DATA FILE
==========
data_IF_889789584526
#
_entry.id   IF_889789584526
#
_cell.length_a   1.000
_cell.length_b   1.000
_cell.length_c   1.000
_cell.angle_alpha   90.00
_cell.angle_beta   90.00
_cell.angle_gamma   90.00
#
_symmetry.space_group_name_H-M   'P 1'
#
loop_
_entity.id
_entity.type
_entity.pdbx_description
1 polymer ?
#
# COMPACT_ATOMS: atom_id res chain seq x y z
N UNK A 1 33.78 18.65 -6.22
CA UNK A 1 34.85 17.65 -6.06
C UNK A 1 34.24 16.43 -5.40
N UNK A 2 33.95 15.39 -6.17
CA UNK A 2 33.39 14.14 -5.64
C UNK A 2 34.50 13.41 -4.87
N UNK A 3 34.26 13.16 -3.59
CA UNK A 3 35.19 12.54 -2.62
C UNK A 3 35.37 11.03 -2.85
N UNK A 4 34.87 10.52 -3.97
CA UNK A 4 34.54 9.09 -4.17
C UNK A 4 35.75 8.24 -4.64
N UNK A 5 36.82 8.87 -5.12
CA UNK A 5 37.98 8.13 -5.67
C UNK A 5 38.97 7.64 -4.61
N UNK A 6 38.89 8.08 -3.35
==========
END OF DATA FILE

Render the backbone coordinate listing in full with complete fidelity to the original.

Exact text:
data_IF_889789584526
#
_entry.id   IF_889789584526
#
_cell.length_a   1.000
_cell.length_b   1.000
_cell.length_c   1.000
_cell.angle_alpha   90.00
_cell.angle_beta   90.00
_cell.angle_gamma   90.00
#
_symmetry.space_group_name_H-M   'P 1'
#
loop_
_entity.id
_entity.type
_entity.pdbx_description
1 polymer ?
#
# COMPACT_ATOMS: atom_id res chain seq x y z
N UNK A 1 33.78 18.65 -6.22
CA UNK A 1 34.85 17.65 -6.06
C UNK A 1 34.24 16.43 -5.40
N UNK A 2 33.95 15.39 -6.17
CA UNK A 2 33.39 14.14 -5.64
C UNK A 2 34.50 13.41 -4.87
N UNK A 3 34.26 13.16 -3.59
CA UNK A 3 35.19 12.54 -2.62
C UNK A 3 35.37 11.03 -2.85
N UNK A 4 34.87 10.52 -3.97
CA UNK A 4 34.54 9.09 -4.17
C UNK A 4 35.75 8.24 -4.64
N UNK A 5 36.82 8.87 -5.12
CA UNK A 5 37.98 8.13 -5.67
C UNK A 5 38.97 7.64 -4.61
N UNK A 6 38.89 8.08 -3.35